We met people of different nationalities and even made some friends. On the last day of our stay,we took an early morning walk on the clean beach. We picked up some seashells for our grandchildren. Sunrise and beauty go hand in hand. As the morning sun's rays embraces the earth, people see the darkness coming to an end. And with that, the beginning of new hope. Once small fishing villages, many of them have been transformed into modern, upscale resort villages. They have boutique hotels,luxurious eateries and avantgarde galleries. Many of these people worship the Sun every morning; what they call Surya Sewana. There are Brahmin priests who conduct the Puja.These mantras wish the well-being of all people and creatures and pray for happiness in the whole universe.

From Benoa to Jimbaran,Tuban,Kuta,Batubulan,Ubud,Waterspring temple in Tampaksiring,volcano,mother temple in Besaki,and then on our return keckak and firedance-it was an exciting holiday. Kecak is a very unique Balinese dance.There is no orchestra but only a choir of hundred men. Then there is the horse(jaran) ritual dance and the dancer is the medium through which the deities and ancestors convey their wishes.There is another dance called Sanghyang Jaran where a boy dances like a horse around a bonfire made from coconut husks. He then enters the fire and dances on the fire.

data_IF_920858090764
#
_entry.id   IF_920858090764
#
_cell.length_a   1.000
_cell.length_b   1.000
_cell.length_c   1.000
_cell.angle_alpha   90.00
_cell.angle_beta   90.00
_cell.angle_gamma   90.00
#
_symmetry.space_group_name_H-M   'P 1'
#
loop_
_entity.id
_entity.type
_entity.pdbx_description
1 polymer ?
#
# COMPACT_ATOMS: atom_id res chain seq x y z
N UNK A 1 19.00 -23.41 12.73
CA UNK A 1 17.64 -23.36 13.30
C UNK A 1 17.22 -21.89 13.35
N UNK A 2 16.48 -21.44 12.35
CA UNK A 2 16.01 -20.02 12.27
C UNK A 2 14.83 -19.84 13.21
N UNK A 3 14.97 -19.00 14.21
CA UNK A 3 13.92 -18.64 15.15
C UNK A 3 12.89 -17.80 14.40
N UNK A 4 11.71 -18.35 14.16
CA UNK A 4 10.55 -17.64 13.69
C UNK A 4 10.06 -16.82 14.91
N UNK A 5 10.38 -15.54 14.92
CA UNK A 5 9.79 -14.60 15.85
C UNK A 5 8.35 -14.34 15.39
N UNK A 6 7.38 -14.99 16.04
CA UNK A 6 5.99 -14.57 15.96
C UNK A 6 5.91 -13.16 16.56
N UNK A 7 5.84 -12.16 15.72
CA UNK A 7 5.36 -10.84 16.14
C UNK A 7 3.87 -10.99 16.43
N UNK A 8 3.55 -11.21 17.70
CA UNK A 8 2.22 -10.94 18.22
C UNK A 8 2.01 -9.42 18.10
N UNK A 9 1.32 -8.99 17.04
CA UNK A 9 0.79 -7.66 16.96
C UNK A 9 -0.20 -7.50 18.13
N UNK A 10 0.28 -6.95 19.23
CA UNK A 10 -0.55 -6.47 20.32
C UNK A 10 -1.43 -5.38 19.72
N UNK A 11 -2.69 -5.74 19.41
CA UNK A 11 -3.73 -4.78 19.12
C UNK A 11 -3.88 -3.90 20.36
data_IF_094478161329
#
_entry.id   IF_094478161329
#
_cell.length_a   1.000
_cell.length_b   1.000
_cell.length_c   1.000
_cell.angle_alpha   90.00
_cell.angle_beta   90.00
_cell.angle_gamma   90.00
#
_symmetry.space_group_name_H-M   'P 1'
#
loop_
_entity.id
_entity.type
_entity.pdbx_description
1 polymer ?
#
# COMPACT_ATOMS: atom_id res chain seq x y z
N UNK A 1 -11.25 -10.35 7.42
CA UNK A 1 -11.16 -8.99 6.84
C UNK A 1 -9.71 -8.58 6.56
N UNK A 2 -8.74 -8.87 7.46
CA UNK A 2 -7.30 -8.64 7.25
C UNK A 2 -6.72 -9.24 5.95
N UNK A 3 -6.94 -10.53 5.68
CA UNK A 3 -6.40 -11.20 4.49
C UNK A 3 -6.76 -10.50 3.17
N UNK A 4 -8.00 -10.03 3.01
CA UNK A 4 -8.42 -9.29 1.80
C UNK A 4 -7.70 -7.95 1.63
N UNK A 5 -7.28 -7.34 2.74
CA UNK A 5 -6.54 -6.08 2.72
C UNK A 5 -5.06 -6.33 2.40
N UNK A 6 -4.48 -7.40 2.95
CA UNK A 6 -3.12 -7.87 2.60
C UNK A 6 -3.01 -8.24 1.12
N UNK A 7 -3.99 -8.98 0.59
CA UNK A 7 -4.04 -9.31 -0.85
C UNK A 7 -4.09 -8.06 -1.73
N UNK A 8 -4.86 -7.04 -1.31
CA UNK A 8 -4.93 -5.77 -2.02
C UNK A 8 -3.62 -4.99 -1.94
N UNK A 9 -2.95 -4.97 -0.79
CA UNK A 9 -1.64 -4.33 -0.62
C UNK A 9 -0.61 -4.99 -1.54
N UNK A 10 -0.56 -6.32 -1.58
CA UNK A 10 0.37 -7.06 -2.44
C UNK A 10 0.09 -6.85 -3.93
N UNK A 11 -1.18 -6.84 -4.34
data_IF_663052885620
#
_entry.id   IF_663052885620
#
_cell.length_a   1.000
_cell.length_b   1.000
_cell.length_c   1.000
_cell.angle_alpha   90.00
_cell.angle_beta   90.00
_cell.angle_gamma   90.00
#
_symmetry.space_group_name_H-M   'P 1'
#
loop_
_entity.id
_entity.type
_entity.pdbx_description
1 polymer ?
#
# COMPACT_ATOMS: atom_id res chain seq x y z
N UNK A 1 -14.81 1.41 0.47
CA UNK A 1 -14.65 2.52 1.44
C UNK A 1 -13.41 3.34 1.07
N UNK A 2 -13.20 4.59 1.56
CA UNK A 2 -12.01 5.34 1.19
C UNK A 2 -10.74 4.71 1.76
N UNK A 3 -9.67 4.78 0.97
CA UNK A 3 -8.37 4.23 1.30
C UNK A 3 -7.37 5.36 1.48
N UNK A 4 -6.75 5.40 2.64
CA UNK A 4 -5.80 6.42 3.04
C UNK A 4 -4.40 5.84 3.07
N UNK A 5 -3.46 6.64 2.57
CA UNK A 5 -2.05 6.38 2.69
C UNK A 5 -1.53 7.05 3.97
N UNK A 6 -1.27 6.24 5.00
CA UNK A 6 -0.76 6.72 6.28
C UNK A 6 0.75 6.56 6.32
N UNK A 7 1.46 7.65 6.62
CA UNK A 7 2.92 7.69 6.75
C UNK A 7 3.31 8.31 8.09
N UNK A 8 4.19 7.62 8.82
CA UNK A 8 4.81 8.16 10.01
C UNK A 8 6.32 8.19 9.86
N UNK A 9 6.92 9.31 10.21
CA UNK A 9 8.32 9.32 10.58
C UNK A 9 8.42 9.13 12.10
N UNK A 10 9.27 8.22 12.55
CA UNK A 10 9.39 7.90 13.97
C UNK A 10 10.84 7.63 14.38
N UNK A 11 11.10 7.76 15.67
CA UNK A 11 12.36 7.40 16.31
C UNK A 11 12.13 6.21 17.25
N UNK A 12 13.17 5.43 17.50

There are countless Hindu temples in Bali. As per customary law, each village is required to construct and maintain at least three temples.Then there are the nine directional temples located at strategic points across Bali.They are designed in a manner to protect the people from dark and invisible forces.The mother temple of Basakih on the slopes of Mount Agung is the most important of all. Balinese temples dedicated to Hindu Gods and Goddesses have shrines and have a padmasana -the throne of the Supreme Deity.There is a large pavilion which is always left empty to allow the Gods to visit during the ceremonies.You have to be dressed in a sarong and sash to enter the temples.

Three days is a very short period to see and marvel at this wonderful eat pray and love island. Tourism in Ubud revolves around scenic rice-fields, small villages, art and craft communities, ancient temples, palaces and rivers. You see a cornucopia of colours. We will have to come again to Bali to soak in the Balinese warmth while seeing many beautiful spots which we missed during this short holiday.


1589jaipur said...

Bali is the beautiful place to stay, it's very romantic place, i suggest people specially new couple if they are planing there honeymoon place